We caught up with Upland Altify’s VP Alliances, Helen Joo, to find out what makes her tick.
What would you describe as your most memorable achievement?
Mine are life achievements rather than a specific career achievement: I was born in Korea and moved to the US when I was nine, with no knowledge of English. I became the first in my extended family to go to college. My parents never imagined that their child could be at a global company travelling the world for business. The notion of the ‘American dream’ frequently comes up but I would say that I have lived that because throughout my life I have had wonderful opportunities. For anybody who thinks that they cannot achieve something, there are so many opportunities out there and you just have to reach out, take a risk and go after them.
What first made you think of a career in technology?
I was recruited out of university and started out in the payments industry before changing my focus around the time of the mortgage crash in 2008. At this stage, there were two factors that led to me transitioning into tech: living in San Francisco and my husband working in a SaaS company. It was through LinkedIn and a cold call that I got my first chance in tech. Most companies will hire based on specific industry experience but the start-up world is slightly different. Leaders are often willing to take more of a chance as long as skill sets match and I was fortunate that someone took a chance on me.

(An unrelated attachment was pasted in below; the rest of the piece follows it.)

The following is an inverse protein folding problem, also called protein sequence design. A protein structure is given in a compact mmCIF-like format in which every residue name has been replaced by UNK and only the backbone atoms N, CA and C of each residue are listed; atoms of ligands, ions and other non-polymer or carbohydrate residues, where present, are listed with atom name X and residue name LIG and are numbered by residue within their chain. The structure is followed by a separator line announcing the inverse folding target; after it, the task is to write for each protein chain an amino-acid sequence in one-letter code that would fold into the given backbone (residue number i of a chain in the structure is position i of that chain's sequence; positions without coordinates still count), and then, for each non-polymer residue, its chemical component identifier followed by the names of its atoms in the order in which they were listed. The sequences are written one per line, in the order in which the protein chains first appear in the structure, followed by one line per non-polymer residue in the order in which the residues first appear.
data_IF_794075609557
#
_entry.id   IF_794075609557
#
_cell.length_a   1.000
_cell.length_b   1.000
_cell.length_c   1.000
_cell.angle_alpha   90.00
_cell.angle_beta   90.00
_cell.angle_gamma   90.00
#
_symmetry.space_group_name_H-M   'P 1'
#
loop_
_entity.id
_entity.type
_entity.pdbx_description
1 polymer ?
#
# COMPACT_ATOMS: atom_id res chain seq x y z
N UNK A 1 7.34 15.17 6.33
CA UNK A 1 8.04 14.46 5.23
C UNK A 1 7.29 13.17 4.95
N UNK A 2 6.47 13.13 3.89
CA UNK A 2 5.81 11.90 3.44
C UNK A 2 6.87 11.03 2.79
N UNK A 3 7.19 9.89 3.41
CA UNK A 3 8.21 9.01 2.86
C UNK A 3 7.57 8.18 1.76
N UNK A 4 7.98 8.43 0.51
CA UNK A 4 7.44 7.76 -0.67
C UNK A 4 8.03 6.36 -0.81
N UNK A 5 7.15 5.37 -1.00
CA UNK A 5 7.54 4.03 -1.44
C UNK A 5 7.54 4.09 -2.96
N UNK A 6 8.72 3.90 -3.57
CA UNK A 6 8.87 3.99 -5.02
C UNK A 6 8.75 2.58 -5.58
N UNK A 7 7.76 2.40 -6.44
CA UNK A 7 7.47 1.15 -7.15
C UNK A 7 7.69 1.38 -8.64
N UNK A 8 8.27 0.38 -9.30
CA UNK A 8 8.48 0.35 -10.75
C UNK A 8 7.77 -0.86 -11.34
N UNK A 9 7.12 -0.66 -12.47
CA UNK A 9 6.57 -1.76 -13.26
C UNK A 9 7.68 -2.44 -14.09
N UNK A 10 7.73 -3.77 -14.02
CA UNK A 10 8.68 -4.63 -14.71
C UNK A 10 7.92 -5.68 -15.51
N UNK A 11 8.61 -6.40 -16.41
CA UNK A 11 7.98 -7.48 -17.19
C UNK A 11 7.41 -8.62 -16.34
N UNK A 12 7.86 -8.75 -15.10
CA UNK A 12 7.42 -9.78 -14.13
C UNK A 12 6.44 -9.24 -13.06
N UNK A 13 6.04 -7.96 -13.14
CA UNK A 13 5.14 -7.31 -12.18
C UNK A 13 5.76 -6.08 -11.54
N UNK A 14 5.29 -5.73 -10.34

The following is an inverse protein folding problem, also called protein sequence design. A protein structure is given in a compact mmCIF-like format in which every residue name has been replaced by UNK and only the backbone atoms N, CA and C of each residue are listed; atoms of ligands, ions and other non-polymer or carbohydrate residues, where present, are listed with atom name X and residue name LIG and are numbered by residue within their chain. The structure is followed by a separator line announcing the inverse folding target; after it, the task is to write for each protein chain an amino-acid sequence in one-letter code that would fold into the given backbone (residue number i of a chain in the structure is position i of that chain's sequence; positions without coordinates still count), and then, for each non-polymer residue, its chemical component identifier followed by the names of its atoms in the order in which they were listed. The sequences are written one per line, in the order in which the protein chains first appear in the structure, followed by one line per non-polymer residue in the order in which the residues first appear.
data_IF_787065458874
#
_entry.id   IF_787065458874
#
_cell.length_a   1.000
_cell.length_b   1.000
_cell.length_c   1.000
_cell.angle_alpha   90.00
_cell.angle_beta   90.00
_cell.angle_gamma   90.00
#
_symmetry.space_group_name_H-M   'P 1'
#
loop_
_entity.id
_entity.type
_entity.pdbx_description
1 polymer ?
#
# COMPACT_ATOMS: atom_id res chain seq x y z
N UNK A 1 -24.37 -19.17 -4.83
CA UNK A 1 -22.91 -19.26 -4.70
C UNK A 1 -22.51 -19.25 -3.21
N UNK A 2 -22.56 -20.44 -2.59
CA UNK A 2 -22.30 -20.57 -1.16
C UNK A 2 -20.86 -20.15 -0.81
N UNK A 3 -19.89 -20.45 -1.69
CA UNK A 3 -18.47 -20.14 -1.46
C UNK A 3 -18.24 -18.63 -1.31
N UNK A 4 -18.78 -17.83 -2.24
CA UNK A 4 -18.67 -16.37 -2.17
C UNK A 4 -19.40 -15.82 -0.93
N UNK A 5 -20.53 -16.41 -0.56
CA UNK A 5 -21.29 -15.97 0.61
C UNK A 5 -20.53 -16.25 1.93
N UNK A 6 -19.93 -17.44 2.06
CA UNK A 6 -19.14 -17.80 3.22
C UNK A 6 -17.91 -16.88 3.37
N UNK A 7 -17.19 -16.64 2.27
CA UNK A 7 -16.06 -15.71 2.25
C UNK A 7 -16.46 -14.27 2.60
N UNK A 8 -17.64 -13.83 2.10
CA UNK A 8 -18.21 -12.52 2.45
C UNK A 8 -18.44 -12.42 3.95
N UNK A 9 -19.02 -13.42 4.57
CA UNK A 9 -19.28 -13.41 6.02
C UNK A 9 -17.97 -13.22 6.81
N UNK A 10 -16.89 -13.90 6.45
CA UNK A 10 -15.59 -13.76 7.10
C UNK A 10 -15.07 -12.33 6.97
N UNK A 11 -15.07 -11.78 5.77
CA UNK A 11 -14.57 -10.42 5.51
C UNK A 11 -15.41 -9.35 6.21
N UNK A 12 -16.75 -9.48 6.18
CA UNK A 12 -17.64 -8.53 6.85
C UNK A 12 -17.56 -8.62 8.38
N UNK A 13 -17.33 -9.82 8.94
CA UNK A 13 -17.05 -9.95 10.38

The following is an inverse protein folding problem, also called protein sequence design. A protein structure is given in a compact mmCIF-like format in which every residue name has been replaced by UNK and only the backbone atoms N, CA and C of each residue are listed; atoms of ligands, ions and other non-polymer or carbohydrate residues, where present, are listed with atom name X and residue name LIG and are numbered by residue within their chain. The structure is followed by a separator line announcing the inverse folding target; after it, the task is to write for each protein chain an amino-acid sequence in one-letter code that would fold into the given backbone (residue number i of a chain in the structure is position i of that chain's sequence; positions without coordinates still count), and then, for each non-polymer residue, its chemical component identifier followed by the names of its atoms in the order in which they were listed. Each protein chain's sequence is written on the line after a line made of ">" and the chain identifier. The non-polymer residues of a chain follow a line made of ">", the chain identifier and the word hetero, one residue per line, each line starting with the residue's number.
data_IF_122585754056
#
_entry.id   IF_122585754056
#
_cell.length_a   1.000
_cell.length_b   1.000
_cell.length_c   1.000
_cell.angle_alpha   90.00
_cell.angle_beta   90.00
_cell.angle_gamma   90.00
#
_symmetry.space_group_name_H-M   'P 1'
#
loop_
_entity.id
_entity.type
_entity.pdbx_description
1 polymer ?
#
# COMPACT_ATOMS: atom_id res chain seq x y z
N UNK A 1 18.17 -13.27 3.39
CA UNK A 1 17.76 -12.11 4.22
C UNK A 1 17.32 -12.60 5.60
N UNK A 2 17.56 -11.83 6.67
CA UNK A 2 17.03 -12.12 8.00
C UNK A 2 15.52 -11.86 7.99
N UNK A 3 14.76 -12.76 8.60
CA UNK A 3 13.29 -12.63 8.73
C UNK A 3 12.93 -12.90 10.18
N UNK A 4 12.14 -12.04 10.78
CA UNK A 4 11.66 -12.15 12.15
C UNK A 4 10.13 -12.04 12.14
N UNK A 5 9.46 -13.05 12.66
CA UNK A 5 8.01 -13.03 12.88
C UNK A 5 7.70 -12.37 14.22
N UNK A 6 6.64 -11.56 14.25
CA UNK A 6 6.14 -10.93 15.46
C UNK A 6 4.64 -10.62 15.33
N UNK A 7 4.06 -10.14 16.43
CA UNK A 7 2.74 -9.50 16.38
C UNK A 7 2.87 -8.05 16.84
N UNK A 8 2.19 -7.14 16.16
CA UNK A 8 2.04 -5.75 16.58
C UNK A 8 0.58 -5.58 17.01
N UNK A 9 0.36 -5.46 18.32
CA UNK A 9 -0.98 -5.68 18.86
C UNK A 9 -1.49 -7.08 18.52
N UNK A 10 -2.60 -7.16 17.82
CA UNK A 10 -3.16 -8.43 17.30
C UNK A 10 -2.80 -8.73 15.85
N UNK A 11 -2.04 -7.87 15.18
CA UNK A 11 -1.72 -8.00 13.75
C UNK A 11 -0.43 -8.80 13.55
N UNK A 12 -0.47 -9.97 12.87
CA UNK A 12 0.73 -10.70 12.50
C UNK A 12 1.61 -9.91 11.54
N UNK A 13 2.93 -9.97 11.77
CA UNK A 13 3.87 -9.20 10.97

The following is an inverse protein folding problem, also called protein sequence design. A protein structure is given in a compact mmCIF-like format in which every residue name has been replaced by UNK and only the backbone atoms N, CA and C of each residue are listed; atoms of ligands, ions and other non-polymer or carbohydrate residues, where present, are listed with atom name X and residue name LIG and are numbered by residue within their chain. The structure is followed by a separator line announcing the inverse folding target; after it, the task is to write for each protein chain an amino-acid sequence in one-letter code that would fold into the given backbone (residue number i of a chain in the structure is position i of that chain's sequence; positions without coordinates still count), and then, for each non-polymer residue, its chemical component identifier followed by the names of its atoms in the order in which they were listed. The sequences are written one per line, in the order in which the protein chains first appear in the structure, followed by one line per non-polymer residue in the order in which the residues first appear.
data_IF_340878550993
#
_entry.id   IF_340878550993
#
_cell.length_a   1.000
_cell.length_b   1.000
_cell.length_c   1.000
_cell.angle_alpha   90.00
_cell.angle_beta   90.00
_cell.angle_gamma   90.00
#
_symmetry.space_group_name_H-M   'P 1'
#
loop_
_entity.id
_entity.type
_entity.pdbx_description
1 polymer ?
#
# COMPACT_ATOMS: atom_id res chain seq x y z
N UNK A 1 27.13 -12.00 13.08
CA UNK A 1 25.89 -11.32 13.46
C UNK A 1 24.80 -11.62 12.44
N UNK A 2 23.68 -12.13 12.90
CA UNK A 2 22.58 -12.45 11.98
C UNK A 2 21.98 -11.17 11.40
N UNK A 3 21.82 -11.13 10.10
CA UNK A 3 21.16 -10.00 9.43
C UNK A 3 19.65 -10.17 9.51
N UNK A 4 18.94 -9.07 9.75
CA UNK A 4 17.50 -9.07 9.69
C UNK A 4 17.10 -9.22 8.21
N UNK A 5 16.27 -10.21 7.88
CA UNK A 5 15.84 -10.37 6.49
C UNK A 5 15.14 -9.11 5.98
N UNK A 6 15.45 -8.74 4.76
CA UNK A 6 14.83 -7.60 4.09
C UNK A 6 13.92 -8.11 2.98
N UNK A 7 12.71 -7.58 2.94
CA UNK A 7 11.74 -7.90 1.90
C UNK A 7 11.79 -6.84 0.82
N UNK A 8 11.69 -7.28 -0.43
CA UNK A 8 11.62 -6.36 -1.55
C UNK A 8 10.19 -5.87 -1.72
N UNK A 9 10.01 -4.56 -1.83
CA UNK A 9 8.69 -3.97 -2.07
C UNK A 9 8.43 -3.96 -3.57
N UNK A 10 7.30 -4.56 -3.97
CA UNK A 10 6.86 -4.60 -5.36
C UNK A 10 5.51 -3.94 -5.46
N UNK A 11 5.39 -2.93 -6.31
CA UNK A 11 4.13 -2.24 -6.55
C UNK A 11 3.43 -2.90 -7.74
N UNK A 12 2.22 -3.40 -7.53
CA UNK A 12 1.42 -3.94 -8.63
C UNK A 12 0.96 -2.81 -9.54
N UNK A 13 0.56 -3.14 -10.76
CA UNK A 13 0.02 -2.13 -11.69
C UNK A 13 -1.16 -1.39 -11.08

What style of management philosophy do you employ with your current position?
I pride myself on being both a coach and a partner; which I model on knowing how I like to be managed. When it comes to junior employees, I look to help them become an expert in their area. If you can foster an environment where each team member becomes an expert in a critical aspect of the business, you have succeeded. This is a crucial lesson that I have learned from my current boss, Pat Morrissey (General Manager, Upland ESM), who is probably the best manager that I have ever had because he respects each member of the team for the expertise that they bring. He is constantly proactive in augmenting the areas that I seek to improve on.
What do you think will emerge as the technology trend of 2020 and why?